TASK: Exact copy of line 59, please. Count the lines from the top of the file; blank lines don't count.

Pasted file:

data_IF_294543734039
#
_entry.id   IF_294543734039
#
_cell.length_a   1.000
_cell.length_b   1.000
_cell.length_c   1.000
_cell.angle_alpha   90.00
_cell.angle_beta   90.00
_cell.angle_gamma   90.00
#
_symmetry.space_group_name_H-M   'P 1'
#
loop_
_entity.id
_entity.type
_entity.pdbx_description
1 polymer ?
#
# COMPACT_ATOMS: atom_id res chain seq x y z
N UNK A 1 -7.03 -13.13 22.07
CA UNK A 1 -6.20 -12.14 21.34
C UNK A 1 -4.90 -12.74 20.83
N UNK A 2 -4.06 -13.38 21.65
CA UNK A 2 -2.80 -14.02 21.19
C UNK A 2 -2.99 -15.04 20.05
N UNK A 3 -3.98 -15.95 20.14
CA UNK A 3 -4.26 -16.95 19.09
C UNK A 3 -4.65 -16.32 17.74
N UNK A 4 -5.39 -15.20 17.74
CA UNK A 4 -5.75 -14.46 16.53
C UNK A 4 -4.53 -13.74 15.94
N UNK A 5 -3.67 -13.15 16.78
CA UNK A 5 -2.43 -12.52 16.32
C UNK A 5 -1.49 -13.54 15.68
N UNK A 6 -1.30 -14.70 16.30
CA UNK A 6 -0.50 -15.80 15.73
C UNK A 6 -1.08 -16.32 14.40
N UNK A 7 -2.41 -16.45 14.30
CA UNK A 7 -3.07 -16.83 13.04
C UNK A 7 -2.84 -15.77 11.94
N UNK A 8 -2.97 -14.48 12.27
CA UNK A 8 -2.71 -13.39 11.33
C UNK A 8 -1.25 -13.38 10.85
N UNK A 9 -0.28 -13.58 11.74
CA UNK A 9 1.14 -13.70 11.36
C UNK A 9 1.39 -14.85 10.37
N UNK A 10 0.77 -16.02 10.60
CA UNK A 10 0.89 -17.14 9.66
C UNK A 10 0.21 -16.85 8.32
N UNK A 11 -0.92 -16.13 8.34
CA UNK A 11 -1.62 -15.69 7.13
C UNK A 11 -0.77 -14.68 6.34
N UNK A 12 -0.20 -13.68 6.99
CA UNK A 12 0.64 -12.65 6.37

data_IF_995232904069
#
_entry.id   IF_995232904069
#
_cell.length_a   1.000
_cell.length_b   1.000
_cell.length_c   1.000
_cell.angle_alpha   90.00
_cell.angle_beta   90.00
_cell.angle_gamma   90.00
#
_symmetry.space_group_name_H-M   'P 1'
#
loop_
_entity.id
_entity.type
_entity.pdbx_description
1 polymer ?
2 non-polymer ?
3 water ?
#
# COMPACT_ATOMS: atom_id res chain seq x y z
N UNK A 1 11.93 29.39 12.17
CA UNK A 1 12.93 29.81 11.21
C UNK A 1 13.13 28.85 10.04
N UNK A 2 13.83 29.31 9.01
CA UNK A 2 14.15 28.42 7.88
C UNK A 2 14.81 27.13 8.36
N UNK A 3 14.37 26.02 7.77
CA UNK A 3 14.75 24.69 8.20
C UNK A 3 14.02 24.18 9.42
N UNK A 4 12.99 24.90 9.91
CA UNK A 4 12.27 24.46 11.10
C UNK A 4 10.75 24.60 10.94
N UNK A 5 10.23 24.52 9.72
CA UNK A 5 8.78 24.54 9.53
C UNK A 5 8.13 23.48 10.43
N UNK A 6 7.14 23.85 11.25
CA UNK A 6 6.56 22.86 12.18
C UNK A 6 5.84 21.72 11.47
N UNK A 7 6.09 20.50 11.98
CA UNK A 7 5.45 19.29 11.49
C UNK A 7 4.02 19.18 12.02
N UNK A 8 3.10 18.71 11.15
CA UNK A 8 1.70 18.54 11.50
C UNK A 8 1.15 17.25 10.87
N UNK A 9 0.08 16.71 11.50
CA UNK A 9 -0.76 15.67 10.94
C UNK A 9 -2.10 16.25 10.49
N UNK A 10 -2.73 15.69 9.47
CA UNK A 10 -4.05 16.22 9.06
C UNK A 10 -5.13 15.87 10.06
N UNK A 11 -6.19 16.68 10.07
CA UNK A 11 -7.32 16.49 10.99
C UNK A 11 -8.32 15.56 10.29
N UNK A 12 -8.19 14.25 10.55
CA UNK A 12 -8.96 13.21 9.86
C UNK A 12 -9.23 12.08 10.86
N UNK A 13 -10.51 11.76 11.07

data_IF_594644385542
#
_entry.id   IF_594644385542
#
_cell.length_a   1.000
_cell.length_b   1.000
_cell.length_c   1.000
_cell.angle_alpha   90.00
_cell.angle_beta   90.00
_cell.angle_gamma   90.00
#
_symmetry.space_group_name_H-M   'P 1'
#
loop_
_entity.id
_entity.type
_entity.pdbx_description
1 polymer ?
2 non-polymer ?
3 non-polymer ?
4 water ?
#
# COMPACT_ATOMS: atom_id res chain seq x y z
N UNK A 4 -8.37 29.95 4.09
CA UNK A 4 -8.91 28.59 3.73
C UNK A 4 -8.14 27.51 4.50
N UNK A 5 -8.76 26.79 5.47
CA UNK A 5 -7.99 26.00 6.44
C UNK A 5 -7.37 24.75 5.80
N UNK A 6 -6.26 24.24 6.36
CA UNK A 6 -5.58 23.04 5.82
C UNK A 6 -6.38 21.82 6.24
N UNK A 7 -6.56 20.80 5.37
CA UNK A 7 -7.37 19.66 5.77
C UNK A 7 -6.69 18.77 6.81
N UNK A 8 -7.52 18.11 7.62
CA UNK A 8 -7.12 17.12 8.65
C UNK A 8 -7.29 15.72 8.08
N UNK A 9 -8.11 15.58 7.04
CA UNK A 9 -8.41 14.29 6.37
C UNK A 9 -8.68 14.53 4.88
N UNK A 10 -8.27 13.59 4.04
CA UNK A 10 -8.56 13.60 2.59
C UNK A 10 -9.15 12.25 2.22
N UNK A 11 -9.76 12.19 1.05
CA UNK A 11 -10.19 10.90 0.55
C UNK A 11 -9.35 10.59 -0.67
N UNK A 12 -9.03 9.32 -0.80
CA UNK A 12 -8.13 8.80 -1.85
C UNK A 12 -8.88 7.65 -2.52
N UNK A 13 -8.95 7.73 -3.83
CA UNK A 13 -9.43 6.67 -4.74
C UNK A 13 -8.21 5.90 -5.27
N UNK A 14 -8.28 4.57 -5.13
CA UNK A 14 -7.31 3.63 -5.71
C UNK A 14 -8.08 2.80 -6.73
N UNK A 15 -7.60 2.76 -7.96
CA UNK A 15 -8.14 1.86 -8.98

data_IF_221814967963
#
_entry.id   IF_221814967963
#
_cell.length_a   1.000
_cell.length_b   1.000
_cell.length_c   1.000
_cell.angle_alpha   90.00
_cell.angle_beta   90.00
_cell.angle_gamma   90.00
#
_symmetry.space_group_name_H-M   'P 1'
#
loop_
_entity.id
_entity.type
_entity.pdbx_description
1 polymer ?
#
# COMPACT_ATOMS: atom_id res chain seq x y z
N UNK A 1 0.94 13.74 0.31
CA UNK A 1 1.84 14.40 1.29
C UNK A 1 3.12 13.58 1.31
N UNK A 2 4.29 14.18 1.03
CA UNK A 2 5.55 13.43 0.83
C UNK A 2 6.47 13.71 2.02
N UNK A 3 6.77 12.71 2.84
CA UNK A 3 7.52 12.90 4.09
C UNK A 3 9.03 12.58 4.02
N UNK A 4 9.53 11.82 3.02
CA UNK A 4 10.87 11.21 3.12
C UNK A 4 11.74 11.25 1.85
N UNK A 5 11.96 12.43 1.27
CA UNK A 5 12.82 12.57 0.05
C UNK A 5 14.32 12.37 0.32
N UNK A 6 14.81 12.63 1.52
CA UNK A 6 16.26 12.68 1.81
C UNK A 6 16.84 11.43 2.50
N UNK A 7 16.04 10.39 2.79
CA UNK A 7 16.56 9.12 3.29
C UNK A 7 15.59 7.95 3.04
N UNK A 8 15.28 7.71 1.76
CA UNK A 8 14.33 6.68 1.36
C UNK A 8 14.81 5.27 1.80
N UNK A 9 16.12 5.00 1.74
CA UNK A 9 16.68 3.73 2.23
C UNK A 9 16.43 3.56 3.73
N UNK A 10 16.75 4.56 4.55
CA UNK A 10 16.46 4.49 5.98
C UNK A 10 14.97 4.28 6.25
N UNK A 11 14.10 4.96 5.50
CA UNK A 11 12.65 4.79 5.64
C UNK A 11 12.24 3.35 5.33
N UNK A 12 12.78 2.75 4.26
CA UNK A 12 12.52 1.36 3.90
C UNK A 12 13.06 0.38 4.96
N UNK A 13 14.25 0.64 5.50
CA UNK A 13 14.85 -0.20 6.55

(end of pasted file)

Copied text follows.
#